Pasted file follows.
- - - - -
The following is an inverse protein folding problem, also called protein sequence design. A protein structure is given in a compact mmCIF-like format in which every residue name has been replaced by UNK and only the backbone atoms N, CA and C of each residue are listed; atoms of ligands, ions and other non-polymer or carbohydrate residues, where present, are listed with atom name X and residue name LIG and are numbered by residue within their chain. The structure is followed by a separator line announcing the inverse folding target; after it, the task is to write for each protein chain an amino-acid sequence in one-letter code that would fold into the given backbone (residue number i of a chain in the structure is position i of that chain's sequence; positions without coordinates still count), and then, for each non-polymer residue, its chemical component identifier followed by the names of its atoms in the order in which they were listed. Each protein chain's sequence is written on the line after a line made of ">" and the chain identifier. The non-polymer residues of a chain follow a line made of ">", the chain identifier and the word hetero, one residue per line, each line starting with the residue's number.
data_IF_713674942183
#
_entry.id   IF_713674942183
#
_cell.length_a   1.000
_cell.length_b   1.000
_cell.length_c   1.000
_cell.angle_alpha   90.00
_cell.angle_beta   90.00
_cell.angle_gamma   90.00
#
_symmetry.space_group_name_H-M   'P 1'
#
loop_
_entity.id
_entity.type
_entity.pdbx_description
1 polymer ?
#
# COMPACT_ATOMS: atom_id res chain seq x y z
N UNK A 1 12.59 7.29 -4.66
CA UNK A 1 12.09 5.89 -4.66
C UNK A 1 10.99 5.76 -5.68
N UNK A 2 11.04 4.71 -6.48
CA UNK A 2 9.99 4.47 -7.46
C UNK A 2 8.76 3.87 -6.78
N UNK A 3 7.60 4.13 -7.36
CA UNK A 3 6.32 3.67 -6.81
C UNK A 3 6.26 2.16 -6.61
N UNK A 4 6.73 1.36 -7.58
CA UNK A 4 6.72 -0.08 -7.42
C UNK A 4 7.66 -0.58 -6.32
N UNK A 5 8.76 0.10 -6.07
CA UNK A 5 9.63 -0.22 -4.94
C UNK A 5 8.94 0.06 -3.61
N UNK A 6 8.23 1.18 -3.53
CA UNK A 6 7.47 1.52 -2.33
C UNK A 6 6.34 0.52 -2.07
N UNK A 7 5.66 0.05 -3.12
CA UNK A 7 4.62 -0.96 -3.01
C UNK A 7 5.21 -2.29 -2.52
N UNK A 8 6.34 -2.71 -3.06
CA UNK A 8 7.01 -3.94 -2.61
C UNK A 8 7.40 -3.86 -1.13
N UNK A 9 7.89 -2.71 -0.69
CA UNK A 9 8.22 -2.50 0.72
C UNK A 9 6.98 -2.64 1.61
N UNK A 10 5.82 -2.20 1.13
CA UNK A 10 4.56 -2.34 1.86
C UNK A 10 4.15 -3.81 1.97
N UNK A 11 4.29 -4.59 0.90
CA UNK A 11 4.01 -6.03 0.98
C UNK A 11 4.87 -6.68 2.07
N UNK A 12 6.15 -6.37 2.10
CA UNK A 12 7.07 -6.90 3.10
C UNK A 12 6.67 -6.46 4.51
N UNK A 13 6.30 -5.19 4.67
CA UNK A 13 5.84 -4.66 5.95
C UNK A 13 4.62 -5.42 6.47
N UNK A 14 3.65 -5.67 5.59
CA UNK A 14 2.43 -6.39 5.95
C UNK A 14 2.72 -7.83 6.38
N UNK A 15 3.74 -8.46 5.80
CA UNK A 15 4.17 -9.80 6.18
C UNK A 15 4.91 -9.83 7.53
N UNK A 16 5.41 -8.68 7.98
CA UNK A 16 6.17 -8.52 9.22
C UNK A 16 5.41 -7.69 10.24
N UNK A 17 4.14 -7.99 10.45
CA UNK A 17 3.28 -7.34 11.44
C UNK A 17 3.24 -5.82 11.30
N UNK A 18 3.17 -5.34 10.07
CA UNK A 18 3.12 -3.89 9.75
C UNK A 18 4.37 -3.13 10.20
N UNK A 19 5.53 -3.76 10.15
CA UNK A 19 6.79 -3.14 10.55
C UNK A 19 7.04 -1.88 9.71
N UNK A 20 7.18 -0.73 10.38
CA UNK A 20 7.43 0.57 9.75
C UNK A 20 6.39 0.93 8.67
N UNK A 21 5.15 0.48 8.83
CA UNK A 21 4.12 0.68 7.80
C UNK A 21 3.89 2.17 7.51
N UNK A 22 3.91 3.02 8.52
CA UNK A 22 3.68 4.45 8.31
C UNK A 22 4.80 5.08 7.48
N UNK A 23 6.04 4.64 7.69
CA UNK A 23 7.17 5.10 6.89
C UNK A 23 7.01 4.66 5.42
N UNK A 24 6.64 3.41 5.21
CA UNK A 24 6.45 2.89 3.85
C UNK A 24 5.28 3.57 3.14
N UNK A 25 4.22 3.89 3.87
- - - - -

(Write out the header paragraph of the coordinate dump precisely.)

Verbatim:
The following is an inverse protein folding problem, also called protein sequence design. A protein structure is given in a compact mmCIF-like format in which every residue name has been replaced by UNK and only the backbone atoms N, CA and C of each residue are listed; atoms of ligands, ions and other non-polymer or carbohydrate residues, where present, are listed with atom name X and residue name LIG and are numbered by residue within their chain. The structure is followed by a separator line announcing the inverse folding target; after it, the task is to write for each protein chain an amino-acid sequence in one-letter code that would fold into the given backbone (residue number i of a chain in the structure is position i of that chain's sequence; positions without coordinates still count), and then, for each non-polymer residue, its chemical component identifier followed by the names of its atoms in the order in which they were listed. Each protein chain's sequence is written on the line after a line made of ">" and the chain identifier. The non-polymer residues of a chain follow a line made of ">", the chain identifier and the word hetero, one residue per line, each line starting with the residue's number.